Table of Contents
What are financial statements?
Financial statements are a record of a business’s finances over a period of time. Financial statements contain essential financial information such as details of assets, liabilities, income, expenses, etc. Financial statements in essence are a formal, historical record of the business’ finances that can be used to evaluate business health and performance. For evaluation, financial data is presented in four fundamental sets collectively known as financial statements. In most reporting jurisdictions, financial statements comprise at least the following:
- The balance sheet or statement of the financial position
- The profit & loss account or an income statement
- The cash flow statement or formerly the flow of funds statement
- The statement of retained earnings or the statement of changes in comprehensive income
The Balance Sheet
The balance sheet contains data on the assets, liabilities, and the shareholder’s equity of the business at the time of recording or in other words at any particular point of time, which usually is the year-end for business reporting purposes. Assets refer to any valuable possessions owned by the business. This can include anything that can be sold for money or used to earn money. Things like raw materials, machinery, real estate, etc. count as assets, and so does cash. Conceptual or intellectual property which does not have a physical form such as a trademark or patent also counts as an asset. Liabilities are the debts a business owes, which may include rent, salaries, or loans payable by the company. The shareholder’s equity is also known as net worth and refers to the amount of money that would be left if the business sold all its assets and paid off all its liabilities. The residual of all the assets and liabilities belong to the shareholders of the business, which is referred generally to as equity or the shareholders’ equity. This includes the capital of the company, i.e., the funds injected by the owners, whether individuals, partners, or shareholders.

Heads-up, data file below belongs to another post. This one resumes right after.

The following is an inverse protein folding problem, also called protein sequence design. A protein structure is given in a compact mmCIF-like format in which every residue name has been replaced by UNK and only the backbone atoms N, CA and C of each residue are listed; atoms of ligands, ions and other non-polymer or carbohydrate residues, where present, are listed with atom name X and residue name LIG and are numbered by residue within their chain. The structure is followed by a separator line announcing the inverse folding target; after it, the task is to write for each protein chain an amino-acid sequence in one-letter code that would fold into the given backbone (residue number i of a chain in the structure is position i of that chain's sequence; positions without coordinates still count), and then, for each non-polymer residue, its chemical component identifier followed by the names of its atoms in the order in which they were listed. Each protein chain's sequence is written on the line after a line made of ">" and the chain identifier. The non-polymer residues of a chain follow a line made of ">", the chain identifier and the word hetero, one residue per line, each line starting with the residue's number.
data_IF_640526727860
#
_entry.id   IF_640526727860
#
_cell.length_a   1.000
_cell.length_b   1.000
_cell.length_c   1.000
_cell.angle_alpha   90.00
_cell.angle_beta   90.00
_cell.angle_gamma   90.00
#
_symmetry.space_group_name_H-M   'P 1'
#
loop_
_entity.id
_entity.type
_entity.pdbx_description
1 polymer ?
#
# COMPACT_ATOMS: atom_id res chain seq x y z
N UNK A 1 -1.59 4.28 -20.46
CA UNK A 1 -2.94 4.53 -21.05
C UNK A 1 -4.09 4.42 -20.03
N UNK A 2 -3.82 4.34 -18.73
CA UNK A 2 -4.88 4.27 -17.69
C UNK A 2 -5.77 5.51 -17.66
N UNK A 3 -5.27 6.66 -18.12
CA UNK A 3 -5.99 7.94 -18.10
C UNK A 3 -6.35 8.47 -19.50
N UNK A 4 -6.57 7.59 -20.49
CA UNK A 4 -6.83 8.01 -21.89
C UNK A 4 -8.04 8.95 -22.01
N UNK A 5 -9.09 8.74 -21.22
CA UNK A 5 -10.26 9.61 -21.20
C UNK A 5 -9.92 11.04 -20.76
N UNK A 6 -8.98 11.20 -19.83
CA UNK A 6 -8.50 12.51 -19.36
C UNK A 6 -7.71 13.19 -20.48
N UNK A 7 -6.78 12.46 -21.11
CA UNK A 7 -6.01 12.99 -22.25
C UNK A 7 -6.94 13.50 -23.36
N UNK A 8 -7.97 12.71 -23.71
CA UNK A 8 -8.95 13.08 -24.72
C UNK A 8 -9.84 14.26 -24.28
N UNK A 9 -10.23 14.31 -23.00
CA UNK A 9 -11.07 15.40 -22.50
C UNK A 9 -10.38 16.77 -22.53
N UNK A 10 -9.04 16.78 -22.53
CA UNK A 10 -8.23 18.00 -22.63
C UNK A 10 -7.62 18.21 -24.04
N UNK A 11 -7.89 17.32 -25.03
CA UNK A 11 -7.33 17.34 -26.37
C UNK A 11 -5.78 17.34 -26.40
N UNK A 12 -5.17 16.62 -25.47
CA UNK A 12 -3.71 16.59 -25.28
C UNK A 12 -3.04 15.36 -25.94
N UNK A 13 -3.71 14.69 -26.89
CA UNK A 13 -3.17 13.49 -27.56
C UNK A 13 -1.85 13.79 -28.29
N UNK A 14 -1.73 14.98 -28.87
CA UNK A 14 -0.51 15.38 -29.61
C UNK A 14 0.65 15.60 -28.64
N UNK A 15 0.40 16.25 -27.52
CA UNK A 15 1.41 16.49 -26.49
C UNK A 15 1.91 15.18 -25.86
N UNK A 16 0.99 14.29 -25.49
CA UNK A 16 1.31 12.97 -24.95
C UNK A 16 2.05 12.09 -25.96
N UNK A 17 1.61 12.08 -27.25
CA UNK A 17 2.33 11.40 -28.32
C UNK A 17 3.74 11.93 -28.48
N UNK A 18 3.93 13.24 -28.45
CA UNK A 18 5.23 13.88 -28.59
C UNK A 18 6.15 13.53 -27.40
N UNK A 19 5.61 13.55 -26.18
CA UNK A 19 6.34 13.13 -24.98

In a nutshell, the balance sheet shows data on assets, liabilities, and shareholder’s equity in the form of the accounting equation:
ASSETS = LIABILITIES + SHAREHOLDERS’ EQUITY
To sum up, the total assets of the business should be equal to the sum of its liabilities and shareholder’s equity. If the balance sheet shows otherwise, there is a discrepancy that must be addressed. The balance sheet is primarily used to gauge the financial health of the business as it displays the business’ ability to pay off its liabilities. A healthy business is generally perceived to be one that has more assets than its liabilities.
The Income Statement
The income statement contains data on the revenue and income earned and the cost and expenses incurred by the business over a specific period of time. As defined, revenue is “the money generated from normal business operations, calculated as the average sales price times the number of units sold.” The revenue is also called the “top line” of the income statement.
The expenses associated with the manufacture of the sold products as well as the operations cost of the business are then subtracted from the revenue and these two, i.e., the cost of goods sold, and expenses are presented as line items on the face of the income statement. Any interest the business earned or paid over the specific time period is also subtracted and lastly, the tax expense is deducted. Once all deductions have been accounted for, we arrive at the end of the business statement which shows the “bottom line” or the net income or loss of the business.